‘Tis the season for starting seeds! Most gardeners know late winter is a great time to start seeds inside. This year we started a variety of pepper seeds, both hot and sweet, along with lettuces, chives, basil, spinach, arugula, parsley, cilantro and chard. By starting seeds in February and early March, we’ll cut down on the cost of buying summer crop seedlings, and get a jump start on cooler weather crops such as spinach, lettuce and arugula.
Curious about getting your hands dirty? Here’s how to start your own seeds:
1. Gather the necessary materials: seeds, planter, clear plastic, growing medium, spray bottle with water, labels, sharpie, grow light. For large seeds, soak overnight prior to starting.
2. Place growing medium in planter and soak using spray bottle. This will keep the growing medium from collapsing in the planter.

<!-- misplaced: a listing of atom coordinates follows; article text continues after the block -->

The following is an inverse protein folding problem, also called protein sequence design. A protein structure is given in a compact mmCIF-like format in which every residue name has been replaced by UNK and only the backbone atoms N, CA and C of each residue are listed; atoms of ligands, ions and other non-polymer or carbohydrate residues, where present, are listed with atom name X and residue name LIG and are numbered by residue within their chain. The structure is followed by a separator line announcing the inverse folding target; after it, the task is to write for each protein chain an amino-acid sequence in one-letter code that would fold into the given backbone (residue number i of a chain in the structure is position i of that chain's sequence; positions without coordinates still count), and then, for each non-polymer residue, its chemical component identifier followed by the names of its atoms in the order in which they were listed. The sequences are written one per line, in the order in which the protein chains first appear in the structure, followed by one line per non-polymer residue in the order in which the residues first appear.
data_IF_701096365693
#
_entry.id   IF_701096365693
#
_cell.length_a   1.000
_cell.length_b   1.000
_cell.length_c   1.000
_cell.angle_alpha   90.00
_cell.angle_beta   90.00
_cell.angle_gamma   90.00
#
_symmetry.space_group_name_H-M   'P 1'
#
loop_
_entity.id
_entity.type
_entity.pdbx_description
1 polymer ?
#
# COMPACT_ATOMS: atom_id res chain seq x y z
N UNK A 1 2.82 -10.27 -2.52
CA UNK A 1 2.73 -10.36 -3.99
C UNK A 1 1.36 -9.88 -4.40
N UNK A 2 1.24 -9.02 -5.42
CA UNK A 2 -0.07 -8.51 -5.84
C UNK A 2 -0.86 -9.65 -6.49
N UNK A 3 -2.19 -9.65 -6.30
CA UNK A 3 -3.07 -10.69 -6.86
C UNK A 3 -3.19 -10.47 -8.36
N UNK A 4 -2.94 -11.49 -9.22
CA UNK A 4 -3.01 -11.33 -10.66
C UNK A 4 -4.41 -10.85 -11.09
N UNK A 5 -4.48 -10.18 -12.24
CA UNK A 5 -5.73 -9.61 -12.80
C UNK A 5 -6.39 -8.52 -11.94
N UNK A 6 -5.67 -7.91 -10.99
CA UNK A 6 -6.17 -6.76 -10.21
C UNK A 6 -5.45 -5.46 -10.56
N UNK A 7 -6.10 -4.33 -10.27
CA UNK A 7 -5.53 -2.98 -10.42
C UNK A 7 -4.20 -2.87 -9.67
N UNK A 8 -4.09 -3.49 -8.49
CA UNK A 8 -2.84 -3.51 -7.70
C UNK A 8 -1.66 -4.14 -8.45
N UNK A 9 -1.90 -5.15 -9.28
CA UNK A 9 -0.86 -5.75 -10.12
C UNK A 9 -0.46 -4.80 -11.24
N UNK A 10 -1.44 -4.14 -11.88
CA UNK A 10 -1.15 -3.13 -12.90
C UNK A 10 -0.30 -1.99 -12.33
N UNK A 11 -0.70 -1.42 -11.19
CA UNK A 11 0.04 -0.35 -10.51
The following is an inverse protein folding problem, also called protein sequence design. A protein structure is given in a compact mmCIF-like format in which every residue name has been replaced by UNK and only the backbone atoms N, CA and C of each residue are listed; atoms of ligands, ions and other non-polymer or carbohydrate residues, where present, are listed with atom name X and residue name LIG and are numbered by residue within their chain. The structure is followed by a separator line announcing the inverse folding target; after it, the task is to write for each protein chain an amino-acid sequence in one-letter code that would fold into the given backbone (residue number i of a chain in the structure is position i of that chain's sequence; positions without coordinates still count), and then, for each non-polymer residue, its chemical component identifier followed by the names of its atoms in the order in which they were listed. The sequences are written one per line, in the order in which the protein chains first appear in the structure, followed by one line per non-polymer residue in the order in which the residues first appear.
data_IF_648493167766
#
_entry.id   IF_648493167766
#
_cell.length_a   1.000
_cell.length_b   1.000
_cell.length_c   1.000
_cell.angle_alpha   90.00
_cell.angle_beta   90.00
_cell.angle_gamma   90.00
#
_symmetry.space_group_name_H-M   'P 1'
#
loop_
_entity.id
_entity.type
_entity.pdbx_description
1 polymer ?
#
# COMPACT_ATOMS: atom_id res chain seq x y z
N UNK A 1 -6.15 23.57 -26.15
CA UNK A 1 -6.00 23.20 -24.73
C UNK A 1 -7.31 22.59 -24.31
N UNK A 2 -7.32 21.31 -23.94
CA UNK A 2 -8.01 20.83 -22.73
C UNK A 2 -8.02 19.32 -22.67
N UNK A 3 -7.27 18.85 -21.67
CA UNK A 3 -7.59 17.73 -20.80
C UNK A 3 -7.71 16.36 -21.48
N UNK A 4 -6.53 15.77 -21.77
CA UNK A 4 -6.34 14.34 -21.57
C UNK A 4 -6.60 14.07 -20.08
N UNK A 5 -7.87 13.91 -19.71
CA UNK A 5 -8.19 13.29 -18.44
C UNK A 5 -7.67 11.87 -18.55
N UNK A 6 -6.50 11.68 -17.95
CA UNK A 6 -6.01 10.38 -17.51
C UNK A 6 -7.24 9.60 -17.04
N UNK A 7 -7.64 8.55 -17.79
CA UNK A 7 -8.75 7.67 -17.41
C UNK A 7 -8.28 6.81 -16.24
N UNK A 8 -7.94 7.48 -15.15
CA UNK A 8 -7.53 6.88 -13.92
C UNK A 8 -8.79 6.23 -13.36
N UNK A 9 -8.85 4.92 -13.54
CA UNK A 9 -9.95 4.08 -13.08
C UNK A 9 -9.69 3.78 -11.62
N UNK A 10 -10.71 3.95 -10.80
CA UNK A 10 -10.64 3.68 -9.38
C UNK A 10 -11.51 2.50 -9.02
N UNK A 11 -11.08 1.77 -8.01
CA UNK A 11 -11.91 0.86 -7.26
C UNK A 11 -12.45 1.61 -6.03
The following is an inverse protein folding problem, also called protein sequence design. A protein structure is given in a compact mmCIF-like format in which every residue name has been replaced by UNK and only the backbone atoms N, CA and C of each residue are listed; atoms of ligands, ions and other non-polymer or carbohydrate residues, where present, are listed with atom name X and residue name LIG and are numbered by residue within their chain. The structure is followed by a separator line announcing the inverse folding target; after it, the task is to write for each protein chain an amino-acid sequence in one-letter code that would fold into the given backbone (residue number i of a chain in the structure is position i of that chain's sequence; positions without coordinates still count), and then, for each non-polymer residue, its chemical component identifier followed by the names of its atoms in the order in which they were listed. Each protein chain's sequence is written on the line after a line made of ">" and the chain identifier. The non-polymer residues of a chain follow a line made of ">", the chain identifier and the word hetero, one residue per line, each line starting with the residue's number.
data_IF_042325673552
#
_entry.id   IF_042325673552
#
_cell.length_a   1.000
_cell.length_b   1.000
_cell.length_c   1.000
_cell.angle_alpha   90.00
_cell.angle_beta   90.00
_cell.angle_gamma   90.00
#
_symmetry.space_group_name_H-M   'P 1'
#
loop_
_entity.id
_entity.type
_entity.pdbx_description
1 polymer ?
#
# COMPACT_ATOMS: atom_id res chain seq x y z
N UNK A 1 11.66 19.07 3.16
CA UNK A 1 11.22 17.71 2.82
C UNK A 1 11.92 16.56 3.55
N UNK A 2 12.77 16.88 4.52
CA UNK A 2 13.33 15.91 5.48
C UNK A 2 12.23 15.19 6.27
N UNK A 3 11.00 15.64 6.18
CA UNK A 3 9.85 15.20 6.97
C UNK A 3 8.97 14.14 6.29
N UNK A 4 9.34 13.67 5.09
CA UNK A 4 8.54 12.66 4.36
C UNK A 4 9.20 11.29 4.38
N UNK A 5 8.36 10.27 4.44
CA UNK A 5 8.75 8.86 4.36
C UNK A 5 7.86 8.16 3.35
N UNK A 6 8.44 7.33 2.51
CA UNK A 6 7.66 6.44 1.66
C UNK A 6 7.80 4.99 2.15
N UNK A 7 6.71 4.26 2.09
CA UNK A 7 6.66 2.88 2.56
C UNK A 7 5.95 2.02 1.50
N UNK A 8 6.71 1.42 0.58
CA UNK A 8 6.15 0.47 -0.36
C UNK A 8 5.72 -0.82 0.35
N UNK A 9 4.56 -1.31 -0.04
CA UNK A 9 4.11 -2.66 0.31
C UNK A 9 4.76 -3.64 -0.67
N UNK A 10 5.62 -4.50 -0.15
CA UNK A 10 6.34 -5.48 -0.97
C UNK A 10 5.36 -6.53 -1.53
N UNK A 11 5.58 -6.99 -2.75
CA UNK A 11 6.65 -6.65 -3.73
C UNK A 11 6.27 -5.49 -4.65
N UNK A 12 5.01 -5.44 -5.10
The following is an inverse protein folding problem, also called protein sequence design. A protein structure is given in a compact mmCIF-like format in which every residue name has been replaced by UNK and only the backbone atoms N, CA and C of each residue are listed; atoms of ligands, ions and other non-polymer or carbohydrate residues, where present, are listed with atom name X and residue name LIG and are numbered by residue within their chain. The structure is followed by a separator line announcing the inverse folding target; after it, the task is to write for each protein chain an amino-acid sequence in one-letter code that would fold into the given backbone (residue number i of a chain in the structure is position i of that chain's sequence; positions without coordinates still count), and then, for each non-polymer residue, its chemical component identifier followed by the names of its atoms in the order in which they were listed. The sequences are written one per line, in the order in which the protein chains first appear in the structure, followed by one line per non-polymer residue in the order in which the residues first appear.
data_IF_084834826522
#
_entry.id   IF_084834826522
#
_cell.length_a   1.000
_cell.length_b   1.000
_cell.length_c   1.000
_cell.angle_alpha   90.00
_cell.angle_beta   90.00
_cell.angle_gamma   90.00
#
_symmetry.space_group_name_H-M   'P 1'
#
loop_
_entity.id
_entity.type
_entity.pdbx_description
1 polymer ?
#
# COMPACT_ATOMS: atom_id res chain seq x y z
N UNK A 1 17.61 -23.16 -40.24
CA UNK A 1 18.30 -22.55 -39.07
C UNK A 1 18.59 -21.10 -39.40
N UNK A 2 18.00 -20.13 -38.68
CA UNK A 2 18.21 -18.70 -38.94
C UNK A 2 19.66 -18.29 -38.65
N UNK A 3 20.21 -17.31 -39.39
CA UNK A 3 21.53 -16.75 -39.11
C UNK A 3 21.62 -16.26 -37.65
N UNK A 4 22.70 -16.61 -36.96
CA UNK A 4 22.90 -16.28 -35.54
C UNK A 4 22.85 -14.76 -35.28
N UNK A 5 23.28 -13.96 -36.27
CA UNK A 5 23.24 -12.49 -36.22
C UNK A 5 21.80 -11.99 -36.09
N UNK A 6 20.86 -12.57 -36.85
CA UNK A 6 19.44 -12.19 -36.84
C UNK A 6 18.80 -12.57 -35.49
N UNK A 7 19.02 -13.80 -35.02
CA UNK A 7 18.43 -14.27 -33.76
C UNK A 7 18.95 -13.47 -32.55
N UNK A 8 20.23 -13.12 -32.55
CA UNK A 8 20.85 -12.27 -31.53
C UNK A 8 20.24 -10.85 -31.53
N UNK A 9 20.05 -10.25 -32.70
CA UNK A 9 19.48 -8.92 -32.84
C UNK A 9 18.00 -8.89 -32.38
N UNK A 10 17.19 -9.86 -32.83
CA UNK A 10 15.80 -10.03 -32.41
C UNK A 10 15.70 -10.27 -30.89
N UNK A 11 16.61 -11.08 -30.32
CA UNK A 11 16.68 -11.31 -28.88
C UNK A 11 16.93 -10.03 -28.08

3. Place seeds in planter according to instructions on seed packet. Many seeds want a thin blanket of growing medium on top of them to sprout. Soak seeds using spray bottle.
4. Write name of seed and date on label with sharpie. Place label in planter; we use popsicle sticks. Place clear plastic on top of planter. Now is the time to wait!
5. Everyday after starting your seeds, soak the seeds using the spray bottle. As soon as there is a sprout, stop spraying with water. Growing medium that is too damp will cause the seedling to damp off, and you’ll have to start over. Remove the clear plastic and turn on the grow light, making sure the light is within 5 inches of the seedlings.
6. Once the ground outside is warm enough to be worked, the cooler season crops can be hardened off and planted. Wait until after the last frost for summer crops.